Eric Clapton is a name that has always been synonymous with Martin acoustic guitars, particularly the D-28 and D-45 models, and in 1995, C.F. Martin & Co. released the first in an ongoing and highly successful range of Eric Clapton Signature models including the smaller Martin 000-28EC model. Clapton can be seen playing a 1939 000-42, as well as many other Martin guitars, for the majority of his now legendary MTV Unplugged performance, further proving his love for the Martin brand. This particular 000-42 would later be sold at auction in 2004 for $791,500, the highest price ever paid for an acoustic guitar.
Eric Clapton – Unplugged (Full Concert)
Since the 1990s, Martin has honoured more than 100 artists with signature models including Johnny Cash, Eric Clapton, John Lennon, Ed Sheeran and most recently John Mayer. The recent Ed Sheeran range of ‘mini guitars’ has inspired a whole new generation of young musicians to pick up a guitar, learn a few chords and start writing songs, which is no mean feat in a day and age where electronic, computer based music is all the rage.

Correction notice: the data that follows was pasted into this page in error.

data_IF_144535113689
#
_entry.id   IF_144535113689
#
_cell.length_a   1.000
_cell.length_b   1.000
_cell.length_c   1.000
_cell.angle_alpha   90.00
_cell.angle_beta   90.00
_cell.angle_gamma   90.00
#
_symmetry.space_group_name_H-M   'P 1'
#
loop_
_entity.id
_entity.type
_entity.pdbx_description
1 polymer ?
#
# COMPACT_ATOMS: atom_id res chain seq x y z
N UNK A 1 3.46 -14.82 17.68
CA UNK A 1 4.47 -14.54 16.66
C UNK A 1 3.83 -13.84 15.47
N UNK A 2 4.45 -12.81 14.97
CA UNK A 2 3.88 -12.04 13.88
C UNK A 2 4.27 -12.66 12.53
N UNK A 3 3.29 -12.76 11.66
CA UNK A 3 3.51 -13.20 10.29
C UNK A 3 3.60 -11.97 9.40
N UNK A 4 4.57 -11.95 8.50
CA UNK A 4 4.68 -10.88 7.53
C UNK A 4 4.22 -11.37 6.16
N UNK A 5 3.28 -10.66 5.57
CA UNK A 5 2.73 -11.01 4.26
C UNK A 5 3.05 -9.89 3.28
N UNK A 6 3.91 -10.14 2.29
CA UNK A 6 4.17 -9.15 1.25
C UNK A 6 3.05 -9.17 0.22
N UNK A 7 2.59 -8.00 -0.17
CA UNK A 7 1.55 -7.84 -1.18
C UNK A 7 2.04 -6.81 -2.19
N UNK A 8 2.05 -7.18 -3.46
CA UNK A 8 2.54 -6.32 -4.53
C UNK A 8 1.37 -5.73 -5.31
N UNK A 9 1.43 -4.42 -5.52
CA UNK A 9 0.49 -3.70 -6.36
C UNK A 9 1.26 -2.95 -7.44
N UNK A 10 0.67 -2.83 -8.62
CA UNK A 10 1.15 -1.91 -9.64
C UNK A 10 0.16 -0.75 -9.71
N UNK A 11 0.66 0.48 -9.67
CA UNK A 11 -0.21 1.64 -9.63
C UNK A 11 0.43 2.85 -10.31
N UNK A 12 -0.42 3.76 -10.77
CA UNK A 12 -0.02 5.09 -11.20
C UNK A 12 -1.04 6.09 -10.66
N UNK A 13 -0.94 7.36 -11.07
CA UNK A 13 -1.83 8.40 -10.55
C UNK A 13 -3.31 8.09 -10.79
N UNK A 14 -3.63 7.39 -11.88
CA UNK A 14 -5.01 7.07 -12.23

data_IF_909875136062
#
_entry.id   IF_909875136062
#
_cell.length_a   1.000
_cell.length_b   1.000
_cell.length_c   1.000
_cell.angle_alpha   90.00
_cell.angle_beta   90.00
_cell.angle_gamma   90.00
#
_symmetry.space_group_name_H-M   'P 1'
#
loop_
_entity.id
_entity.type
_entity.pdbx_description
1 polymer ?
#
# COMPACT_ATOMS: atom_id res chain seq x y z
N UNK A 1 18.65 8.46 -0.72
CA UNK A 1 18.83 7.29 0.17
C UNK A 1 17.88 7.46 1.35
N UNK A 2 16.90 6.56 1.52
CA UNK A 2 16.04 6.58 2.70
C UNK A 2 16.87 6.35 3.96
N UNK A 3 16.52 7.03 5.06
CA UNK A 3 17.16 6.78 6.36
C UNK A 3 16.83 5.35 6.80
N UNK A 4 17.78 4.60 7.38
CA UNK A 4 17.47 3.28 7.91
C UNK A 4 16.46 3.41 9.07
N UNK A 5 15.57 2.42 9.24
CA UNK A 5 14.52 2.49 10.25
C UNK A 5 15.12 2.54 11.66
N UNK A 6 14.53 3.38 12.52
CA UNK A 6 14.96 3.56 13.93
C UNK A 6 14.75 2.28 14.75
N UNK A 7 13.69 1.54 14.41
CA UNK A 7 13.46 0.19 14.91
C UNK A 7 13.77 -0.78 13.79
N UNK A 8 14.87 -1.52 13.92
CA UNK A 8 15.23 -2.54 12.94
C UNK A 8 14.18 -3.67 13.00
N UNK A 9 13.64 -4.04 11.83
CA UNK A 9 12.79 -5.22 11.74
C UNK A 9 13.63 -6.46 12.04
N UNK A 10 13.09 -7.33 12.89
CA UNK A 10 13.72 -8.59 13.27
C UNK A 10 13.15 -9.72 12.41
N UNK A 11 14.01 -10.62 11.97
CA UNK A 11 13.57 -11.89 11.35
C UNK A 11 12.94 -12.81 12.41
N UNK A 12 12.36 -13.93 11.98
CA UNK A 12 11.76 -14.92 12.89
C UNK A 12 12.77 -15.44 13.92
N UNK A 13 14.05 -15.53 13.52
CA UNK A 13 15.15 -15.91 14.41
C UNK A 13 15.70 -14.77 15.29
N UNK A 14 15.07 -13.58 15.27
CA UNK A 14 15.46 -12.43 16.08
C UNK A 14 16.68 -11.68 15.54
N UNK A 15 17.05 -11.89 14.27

Here’s to the Future
C.F. Martin’s history certainly makes for interesting reading, but not one to rest of their laurels, Martin are always looking to the future. With the availability of precious tonewoods becoming more and more limited, guitars manufactures have been forced to explore alternatives and Martin are no different. Martin’s X Series of guitars feature HPL (High Pressure Laminate) tops, backs and sides which sound great but at a more affordable price, and Richlite fingerboards which is a fantastic alternative to the increasingly endangered ebony. Whether you’re looking for your first ‘proper’ acoustic guitar or you’re playing arenas night after night, Martin has got you covered! Martin acoustics are quite simply, the standard to which every other acoustic is compared.